Hundreds of soldiers saluted the flag-covered casket of a Utah mayor who was killed while serving in the National Guard in Afghanistan and whose remains were returned to his home state Wednesday.
A couple hundred motorcycle riders carrying American flags waited in salute outside the gates of the National Guard base in Salt Lake City until the hearse emerged. They revved up their engines and followed the hearse north to Taylor's hometown of North Ogden in a procession.
Taylor, 39, had taken a yearlong leave of absence as mayor for his deployment to Afghanistan, where he was training commandos as part of an effort to train and build the capacity of the Afghan national army. He was killed in a Nov. 3 attack from small arms fire by an Afghan commando he was training, military officials said.
Taylor, a military intelligence officer with Joint Force Headquarters, served two tours in Iraq and was on his second tour in Afghanistan.
He is survived by his wife, Jennie, and their seven children, ranging from 11 months to 13 years old. His family has said there is "heartache but no regret" because Taylor was trying to bring freedom to others.
His wife, Jennie Taylor, said in a statement that she wore yellow to welcome home her "hero" and "sweetheart" as women have done since World War II. She said her husband was escorted home by his brother, a fellow National Guard member.
"Major Taylor is home to his brothers In arms_his fellow soldiers in the Utah National Guard," Jennie Taylor said. "This is a tender day for all of us, and we hope you will celebrate as we do, and I'm sure Brent is, this momentous homecoming event."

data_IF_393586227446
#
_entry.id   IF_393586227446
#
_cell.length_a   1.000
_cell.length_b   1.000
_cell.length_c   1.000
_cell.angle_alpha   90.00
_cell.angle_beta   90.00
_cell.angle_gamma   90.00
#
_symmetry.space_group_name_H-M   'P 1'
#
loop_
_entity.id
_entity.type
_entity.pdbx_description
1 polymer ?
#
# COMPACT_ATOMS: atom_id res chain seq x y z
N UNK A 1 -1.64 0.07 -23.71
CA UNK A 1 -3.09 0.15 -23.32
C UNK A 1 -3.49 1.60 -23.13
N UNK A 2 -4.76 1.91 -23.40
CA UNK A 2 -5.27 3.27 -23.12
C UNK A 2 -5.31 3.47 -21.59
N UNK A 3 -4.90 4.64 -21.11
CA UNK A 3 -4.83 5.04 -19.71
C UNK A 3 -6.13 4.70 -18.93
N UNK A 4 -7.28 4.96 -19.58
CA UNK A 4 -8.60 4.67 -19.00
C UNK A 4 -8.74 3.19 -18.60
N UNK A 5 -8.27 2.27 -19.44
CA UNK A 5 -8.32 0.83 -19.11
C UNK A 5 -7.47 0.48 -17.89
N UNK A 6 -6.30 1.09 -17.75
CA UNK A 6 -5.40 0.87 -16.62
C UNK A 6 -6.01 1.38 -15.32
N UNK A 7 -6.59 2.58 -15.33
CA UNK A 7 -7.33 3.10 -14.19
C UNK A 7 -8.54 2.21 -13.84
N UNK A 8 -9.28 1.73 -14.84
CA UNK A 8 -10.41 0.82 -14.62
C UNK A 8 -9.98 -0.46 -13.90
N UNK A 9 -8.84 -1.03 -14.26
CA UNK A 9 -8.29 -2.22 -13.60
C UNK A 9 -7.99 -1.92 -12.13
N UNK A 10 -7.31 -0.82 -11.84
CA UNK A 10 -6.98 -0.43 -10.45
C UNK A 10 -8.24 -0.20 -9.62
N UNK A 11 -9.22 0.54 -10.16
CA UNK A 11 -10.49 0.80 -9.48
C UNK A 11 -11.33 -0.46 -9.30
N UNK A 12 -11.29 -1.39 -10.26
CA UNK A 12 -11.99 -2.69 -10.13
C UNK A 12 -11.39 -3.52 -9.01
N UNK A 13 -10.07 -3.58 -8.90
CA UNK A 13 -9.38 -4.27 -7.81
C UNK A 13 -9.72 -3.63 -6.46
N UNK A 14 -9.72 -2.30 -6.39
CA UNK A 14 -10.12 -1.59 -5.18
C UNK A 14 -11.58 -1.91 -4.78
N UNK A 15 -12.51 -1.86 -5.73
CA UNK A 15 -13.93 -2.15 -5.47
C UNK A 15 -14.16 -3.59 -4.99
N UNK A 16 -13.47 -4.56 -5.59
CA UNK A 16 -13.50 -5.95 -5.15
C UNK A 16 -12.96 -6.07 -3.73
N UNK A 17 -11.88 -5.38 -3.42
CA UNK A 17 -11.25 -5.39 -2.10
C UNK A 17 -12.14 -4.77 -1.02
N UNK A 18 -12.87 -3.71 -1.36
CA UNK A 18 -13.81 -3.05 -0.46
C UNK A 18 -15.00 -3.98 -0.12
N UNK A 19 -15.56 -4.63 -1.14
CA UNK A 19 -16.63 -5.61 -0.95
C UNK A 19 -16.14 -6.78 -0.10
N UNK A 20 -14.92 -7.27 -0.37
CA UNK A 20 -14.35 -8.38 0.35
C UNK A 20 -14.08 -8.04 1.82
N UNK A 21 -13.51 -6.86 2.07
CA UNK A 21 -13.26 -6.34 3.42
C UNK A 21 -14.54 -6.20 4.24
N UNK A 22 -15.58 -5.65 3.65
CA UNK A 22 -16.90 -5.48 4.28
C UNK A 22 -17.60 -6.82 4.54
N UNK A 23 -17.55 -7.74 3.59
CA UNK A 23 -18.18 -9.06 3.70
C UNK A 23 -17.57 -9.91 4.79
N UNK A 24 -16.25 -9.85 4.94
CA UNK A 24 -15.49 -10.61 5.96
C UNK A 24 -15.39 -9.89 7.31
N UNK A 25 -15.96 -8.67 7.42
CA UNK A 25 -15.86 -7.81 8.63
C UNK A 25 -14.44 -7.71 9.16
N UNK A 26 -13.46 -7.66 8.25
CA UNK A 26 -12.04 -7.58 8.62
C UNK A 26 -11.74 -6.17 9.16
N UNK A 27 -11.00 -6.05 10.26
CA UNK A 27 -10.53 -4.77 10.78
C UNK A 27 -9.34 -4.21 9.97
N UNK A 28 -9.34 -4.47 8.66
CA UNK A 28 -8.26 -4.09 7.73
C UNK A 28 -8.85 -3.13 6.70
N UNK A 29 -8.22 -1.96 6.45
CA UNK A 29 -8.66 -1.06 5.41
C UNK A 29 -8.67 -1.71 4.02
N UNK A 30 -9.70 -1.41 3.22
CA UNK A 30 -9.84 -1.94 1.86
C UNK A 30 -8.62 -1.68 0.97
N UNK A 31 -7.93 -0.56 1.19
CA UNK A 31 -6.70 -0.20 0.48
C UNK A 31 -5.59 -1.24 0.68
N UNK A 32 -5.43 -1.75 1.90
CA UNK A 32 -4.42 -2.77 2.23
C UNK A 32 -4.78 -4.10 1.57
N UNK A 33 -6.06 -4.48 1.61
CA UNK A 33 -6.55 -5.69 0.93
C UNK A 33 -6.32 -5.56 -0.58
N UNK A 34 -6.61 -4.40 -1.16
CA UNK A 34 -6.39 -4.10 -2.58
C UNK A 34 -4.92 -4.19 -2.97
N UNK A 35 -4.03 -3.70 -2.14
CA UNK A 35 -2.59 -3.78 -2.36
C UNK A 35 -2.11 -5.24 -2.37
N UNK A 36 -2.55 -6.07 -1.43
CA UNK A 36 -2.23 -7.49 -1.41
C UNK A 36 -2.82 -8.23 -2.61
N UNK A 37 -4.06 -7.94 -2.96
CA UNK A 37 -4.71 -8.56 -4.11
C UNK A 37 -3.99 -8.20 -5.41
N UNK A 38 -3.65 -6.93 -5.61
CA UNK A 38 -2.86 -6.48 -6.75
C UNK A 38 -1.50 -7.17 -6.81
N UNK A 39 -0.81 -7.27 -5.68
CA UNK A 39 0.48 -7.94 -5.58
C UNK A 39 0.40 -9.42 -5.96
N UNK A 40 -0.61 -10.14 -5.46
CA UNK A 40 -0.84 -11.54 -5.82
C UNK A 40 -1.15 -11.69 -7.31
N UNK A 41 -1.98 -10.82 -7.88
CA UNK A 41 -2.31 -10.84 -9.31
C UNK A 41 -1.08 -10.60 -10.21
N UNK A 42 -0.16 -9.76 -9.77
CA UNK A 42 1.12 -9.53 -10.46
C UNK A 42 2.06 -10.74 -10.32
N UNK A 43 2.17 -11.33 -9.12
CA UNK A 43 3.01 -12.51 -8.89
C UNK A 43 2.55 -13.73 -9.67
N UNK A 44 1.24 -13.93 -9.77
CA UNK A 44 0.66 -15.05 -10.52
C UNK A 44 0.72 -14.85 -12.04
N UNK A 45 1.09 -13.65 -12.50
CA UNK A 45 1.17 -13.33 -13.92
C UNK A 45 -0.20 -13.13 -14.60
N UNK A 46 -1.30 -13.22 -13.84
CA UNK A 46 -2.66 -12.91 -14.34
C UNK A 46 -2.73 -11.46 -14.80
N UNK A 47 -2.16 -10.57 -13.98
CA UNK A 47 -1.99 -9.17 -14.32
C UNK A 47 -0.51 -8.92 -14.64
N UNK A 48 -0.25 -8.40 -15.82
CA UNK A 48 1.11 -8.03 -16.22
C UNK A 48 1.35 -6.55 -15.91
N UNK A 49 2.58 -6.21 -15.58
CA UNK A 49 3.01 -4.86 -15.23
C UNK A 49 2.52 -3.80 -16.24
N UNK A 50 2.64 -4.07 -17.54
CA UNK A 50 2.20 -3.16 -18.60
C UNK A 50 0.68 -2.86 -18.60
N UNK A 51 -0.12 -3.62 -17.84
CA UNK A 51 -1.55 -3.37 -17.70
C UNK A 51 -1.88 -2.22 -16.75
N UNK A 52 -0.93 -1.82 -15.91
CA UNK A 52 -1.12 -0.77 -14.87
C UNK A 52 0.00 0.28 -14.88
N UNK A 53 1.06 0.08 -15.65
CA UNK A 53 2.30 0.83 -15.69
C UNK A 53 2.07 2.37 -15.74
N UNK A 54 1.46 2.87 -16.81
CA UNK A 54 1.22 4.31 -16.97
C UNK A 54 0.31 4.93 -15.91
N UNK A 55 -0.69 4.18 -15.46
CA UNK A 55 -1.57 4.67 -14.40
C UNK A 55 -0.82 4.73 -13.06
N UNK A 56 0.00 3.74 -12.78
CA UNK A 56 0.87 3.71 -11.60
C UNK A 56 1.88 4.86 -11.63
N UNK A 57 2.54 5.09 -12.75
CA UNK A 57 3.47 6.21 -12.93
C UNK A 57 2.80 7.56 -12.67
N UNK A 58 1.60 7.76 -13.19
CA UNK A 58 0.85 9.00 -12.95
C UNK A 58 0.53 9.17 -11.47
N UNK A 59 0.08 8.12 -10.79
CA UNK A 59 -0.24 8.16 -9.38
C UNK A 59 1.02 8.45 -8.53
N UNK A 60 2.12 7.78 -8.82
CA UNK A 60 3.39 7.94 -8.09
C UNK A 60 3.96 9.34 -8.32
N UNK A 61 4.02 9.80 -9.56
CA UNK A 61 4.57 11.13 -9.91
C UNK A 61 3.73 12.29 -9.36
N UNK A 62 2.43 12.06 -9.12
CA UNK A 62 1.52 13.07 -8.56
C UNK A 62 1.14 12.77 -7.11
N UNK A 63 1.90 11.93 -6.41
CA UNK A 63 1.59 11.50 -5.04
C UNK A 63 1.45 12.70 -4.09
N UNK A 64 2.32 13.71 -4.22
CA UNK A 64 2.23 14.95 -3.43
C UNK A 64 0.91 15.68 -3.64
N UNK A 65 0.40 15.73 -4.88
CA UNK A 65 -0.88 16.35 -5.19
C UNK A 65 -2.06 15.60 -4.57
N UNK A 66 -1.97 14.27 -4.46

The Patriot Guard Riders who organized the motorcycle group carried seven teddy bears on motorcycles — one for each of Taylor's children.
"It's the least we can do. Some of us are veterans, some us aren't, but we are all patriots and we understand and respect the ultimate sacrifice and his family gave for us," said Reed Newman, ride captain with the Patriot Guard Riders of Utah. "He's been such a patriot and such a civil servant."
A public viewing for Taylor will be held Friday night at the Dee Events Center on the campus of Weber State University in Ogden. His funeral is planned for Saturday in the same location.
Taylor became mayor in 2013 of the small city of North Ogden, a community of about 17,000 people located about 40 miles (65 kilometers) north of Salt Lake City.
He was given a local hero's farewell when he was being deployed last January with residents lining street to see him off as police escorted him and his family around the community.
In his final Facebook post that was widely shared after his death, Taylor implored Americans to vote in a message that drew a connection between democracy abroad and at home.